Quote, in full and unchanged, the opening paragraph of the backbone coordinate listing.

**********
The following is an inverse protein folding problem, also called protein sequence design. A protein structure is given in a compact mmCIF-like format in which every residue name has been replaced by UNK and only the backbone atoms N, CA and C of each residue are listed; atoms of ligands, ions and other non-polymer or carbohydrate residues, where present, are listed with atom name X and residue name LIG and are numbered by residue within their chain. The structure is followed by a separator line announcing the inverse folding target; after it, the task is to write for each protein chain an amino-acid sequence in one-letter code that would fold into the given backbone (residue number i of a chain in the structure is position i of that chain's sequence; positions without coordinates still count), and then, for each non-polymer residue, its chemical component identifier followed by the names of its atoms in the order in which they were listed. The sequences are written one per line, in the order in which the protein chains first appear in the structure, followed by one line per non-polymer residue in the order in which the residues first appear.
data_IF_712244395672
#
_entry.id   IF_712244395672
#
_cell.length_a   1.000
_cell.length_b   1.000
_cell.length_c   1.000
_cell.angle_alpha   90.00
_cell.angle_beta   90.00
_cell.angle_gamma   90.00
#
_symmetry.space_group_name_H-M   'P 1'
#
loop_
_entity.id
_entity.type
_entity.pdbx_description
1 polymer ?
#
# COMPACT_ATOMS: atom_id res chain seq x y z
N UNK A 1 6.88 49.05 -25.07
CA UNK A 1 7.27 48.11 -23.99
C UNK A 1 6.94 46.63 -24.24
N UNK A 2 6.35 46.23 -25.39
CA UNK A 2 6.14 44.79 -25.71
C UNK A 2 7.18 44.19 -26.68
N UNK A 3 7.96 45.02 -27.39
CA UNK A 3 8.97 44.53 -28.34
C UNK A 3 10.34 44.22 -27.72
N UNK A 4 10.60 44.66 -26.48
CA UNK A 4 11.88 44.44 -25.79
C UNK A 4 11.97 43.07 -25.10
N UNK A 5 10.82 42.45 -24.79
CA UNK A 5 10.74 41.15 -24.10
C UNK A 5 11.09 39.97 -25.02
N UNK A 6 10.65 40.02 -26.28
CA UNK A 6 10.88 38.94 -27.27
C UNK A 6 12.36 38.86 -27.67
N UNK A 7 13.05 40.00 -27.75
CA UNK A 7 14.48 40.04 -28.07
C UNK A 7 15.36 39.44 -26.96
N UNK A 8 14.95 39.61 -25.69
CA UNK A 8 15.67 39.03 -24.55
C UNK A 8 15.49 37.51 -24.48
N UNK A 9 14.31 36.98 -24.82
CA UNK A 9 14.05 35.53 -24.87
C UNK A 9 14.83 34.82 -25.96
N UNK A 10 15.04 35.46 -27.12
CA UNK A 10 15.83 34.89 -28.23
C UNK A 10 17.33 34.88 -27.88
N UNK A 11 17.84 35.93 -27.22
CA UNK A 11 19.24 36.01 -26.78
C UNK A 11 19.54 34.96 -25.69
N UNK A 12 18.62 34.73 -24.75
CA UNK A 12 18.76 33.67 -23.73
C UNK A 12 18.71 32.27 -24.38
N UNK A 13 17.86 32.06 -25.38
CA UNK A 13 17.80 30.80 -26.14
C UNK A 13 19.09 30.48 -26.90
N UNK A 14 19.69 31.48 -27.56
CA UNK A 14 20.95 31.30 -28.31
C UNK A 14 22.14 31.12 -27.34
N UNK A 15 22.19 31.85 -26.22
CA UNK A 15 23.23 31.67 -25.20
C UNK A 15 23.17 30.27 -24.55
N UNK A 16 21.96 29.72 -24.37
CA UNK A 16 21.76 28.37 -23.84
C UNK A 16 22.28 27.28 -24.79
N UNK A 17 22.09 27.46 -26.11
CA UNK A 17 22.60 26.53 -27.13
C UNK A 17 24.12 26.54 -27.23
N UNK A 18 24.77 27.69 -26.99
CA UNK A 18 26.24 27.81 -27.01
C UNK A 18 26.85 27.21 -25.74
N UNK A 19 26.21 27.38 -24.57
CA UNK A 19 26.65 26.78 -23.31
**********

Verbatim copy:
The following is an inverse protein folding problem, also called protein sequence design. A protein structure is given in a compact mmCIF-like format in which every residue name has been replaced by UNK and only the backbone atoms N, CA and C of each residue are listed; atoms of ligands, ions and other non-polymer or carbohydrate residues, where present, are listed with atom name X and residue name LIG and are numbered by residue within their chain. The structure is followed by a separator line announcing the inverse folding target; after it, the task is to write for each protein chain an amino-acid sequence in one-letter code that would fold into the given backbone (residue number i of a chain in the structure is position i of that chain's sequence; positions without coordinates still count), and then, for each non-polymer residue, its chemical component identifier followed by the names of its atoms in the order in which they were listed. The sequences are written one per line, in the order in which the protein chains first appear in the structure, followed by one line per non-polymer residue in the order in which the residues first appear.